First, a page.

Osteoporosis, also known as porous bones, is a condition that causes the bones to become weak and brittle. The condition affects 10 million Americans and another 40 million have low bone density, called osteopenia. Worldwide, these figures are exponentially higher, especially in underdeveloped areas of the globe where proper nutrition is neglected or simply not readily available.
Low bone density is an early sign that the person might develop porous bones. The condition affects mostly women and is usually found in people over the age of 50. Low bone density is not a painful issue unto itself. In fact, it creeps up silently and without warning signs in most patients. Remember, the skeleton is responsible for maintaining our structure, posture and functionality. If it begins to crumble, you can only imagine the possible problems which can and do occur. In advanced cases of porous bones, the soft tissues are stressed trying to hold everything together while the affected bones themselves are weak and deteriorating faster than the body can adapt to the degenerative changes. It is a very sad condition indeed.
The usual outward signs of a serious condition include destroyed posture, a fragile appearance and the inability to ambulate well. Porous bones are most common in the spine, wrist and hip, but can occur virtually anywhere in the human anatomy.
This resource section provides guidance on how bone porosity might be involved in back and neck pain complaints.
Diagnosis of Porous Bones
Porous bone conditions can be detected long before they become a problem. It is wise to start testing bone density early, long before the onset of symptoms. Most people should start to test their bone density around early middle age. Women, and those in high risk groups, should make early testing a priority, possibly as young as age 40.
Bone density can be measured by CT scan, ultrasound or DEXA (dual energy X-ray absorptiometry). The test will determine bone density and act as a comparative example for testing performed in later years.
The doctor will advise a preventative or active treatment strategy based on the diagnostic results. When discovered early enough, treatment is usually effective and can prevent the onset of symptoms.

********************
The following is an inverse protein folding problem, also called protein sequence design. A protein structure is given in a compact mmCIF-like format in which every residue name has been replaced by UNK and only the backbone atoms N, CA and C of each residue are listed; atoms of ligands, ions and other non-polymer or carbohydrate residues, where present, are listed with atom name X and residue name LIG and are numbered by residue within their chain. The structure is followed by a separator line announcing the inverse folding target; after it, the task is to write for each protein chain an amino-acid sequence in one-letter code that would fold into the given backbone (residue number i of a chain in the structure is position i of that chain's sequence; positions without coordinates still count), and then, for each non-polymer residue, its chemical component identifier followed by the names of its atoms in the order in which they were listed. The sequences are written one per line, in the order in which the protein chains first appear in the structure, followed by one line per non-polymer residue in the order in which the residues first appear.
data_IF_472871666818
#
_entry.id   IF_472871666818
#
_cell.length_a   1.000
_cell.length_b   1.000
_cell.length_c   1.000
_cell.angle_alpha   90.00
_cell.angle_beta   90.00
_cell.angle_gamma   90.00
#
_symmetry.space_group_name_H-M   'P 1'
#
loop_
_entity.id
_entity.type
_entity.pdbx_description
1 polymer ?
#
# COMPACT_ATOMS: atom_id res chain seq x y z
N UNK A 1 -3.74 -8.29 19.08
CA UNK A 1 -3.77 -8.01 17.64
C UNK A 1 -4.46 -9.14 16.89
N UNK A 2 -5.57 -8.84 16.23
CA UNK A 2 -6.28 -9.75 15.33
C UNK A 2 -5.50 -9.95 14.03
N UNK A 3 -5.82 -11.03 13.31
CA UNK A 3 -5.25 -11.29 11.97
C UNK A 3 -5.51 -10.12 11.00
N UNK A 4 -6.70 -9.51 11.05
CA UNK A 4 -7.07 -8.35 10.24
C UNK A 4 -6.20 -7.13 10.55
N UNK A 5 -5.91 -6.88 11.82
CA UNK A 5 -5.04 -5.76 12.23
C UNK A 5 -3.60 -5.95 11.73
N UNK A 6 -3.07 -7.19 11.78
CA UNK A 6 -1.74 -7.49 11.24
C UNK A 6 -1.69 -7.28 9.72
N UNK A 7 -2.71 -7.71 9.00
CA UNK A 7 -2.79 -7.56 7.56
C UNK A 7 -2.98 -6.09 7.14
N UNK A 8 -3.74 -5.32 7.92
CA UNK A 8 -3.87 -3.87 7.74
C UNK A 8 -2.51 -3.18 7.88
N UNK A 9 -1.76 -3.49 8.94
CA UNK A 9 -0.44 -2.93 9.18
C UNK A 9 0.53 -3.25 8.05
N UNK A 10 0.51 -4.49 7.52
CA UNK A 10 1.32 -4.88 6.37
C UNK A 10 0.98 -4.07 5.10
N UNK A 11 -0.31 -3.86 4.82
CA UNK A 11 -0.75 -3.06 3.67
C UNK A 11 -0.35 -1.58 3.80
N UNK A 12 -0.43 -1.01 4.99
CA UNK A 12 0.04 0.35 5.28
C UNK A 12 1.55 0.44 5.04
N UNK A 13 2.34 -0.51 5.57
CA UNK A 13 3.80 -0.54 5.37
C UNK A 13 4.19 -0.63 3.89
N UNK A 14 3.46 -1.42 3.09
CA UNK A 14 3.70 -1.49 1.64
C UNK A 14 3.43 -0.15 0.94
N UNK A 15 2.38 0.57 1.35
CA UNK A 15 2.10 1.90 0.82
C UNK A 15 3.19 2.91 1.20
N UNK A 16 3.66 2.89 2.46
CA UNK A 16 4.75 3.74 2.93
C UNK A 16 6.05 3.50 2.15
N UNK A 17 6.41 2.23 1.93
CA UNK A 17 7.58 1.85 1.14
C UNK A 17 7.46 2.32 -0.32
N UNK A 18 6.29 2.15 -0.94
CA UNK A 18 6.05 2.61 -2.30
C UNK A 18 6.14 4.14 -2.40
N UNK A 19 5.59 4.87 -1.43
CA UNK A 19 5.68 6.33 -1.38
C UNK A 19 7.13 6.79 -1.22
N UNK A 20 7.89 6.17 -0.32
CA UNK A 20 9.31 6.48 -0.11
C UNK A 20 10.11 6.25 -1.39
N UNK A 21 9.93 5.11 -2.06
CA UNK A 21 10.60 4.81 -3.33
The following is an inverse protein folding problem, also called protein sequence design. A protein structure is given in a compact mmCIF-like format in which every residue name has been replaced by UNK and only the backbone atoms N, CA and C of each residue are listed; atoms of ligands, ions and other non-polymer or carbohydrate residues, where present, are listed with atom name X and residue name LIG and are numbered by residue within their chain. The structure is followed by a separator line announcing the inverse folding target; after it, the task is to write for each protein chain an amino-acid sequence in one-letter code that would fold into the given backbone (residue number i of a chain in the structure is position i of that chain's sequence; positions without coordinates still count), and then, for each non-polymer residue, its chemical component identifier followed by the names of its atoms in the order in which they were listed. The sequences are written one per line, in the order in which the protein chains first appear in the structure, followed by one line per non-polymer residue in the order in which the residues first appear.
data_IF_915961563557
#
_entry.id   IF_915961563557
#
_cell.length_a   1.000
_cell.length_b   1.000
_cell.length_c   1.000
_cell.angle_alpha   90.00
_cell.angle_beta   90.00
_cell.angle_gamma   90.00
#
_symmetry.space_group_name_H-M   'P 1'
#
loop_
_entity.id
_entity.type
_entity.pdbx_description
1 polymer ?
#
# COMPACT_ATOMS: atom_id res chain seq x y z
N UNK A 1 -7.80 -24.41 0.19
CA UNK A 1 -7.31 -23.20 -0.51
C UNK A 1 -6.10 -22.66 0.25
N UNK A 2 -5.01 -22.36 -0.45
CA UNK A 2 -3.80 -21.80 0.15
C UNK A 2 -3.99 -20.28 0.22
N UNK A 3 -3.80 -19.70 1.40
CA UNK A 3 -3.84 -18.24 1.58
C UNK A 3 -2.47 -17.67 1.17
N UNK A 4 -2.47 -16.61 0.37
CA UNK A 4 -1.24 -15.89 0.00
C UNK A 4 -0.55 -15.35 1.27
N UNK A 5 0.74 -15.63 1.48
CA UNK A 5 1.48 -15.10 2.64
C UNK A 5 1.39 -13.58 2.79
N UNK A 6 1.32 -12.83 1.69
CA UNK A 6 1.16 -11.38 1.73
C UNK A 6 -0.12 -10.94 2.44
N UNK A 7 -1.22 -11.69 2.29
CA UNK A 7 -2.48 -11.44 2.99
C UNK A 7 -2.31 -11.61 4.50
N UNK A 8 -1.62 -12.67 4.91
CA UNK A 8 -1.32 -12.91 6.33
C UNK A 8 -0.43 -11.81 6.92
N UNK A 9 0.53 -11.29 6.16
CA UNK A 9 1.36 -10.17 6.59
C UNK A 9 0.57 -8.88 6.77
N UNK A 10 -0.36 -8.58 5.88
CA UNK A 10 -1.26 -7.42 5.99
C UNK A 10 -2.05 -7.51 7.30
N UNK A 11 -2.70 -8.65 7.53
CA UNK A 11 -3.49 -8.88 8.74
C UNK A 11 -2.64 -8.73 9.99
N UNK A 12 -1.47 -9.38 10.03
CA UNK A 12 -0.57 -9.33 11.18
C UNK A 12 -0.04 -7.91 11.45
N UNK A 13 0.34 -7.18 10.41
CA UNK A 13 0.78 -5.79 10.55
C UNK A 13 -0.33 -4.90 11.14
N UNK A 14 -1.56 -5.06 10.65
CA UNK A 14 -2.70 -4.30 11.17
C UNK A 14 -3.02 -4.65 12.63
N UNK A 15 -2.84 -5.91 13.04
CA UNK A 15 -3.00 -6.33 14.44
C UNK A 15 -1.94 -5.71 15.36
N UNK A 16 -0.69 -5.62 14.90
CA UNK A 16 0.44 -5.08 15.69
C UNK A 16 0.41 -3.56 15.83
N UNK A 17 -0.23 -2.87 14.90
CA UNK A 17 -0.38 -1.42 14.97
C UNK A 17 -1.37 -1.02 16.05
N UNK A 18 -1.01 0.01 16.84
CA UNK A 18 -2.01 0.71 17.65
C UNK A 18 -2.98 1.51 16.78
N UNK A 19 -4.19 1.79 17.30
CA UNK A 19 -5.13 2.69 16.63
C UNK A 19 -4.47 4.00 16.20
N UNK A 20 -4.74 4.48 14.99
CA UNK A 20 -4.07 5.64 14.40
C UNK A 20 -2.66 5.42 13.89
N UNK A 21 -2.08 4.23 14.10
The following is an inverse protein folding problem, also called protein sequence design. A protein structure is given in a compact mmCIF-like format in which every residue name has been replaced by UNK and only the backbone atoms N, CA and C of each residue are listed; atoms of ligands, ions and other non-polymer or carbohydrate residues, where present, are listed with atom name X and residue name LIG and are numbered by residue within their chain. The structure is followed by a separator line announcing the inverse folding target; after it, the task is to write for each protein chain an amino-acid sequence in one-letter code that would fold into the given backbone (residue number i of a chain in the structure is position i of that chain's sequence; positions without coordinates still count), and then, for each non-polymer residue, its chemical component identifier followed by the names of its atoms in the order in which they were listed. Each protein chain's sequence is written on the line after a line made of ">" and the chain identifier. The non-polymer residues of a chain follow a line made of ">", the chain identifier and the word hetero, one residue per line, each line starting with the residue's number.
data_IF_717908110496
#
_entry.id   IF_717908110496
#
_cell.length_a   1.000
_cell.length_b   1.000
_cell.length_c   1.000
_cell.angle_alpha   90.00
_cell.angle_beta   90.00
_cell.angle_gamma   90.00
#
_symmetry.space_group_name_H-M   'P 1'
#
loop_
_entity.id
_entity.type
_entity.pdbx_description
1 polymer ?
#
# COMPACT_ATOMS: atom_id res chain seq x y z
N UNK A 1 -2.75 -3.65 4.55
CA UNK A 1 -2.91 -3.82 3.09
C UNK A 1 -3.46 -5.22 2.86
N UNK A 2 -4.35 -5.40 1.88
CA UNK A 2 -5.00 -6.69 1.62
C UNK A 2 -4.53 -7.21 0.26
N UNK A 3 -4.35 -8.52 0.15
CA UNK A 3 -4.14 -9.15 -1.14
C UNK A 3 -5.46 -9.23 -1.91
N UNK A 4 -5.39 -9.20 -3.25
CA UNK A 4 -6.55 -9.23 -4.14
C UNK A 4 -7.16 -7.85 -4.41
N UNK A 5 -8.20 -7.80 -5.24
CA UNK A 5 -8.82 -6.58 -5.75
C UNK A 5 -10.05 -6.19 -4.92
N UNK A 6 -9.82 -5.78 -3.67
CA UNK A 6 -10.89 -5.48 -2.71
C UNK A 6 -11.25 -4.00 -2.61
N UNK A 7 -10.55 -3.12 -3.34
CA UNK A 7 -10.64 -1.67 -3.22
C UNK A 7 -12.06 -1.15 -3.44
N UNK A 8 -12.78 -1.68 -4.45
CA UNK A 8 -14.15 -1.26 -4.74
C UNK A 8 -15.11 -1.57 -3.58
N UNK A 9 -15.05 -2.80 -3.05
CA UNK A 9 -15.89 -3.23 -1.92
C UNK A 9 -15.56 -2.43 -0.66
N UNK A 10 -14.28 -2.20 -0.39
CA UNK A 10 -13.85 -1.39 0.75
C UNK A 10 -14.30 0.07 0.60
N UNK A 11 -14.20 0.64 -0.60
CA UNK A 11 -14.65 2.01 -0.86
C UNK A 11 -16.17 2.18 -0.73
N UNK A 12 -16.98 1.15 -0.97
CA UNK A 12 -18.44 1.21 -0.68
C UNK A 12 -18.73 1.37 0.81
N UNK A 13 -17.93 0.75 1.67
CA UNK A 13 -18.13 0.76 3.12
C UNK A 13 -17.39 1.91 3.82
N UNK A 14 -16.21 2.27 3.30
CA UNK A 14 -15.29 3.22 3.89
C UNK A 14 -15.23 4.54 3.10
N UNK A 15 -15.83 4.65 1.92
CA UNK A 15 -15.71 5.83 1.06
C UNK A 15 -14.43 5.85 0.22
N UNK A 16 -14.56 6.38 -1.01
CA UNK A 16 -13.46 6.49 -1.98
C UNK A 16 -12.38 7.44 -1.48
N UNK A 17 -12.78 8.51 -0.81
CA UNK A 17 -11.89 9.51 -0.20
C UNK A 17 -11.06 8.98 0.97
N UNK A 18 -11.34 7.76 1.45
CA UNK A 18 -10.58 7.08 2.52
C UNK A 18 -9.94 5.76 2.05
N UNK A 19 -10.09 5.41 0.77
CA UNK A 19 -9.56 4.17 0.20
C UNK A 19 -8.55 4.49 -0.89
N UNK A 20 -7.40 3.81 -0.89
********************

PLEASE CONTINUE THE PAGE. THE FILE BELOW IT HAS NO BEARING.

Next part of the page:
Bone Density Topics
While osteoporosis is not a direct cause of back or neck pain, it can be a culpable contributor. Learn more about how porous bones can cause big problems in the spine by reading the following dialogs:
Preventing osteoporosis is much easier than treating the condition once it reaches critical mass.
Low bone density is an early warning sign of porous bones, as well as osteomalacia.
Learn about the causes of porous bones in order to live a healthy lifestyle that will foster skeletal strength.
Porous bone symptoms usually do not begin until the disorder has already become a severe health issue. Porous bone pain is almost unheard of, since the condition develops without many indicators until it is too late.
Porous bone treatment might utilize pharmaceutical products or may focus on holistic therapy using a specialized anti-porosity diet.
Bone density concerns are most often preventable. Make sure to start eating right when you are young. Get a healthy supply of vitamin D and calcium throughout your adult life. Exercise will also help to make the bones strong. Sensible skeletal loading exercise is particularly good for your whole body.
The biggest misconception perpetuating bone density concerns is that osteoporosis is an old people’s disease. Well, sure the symptoms come out later in life, but the foundation for the expression is set in our much younger and formative years. Take time to learn about preventing bone density problems while you are still young and you will probably never have to actually deal with them as you age.
Osteoporosis, itself, is not a source of back pain. It is a degenerative condition and can lead to serious structural problems due to vertebral fractures and spinal instability. The epidemic incidence of obesity is also a factor in creating symptomatic bone density issues. Excessive weight on the body will certainly increase the likelihood of enduring serious consequences when suffering from fragile bones. This is not a disorder to be taken lightly and active treatment should always be sought from a qualified physician.
Treatment options are mostly a combination of physical therapy, preventative exercise, dietetic alteration and pharmaceutical intervention. There is the possibility that crumbling vertebral structures may require surgical repair and reformation using minimally invasive modern techniques, such as vertebroplasty.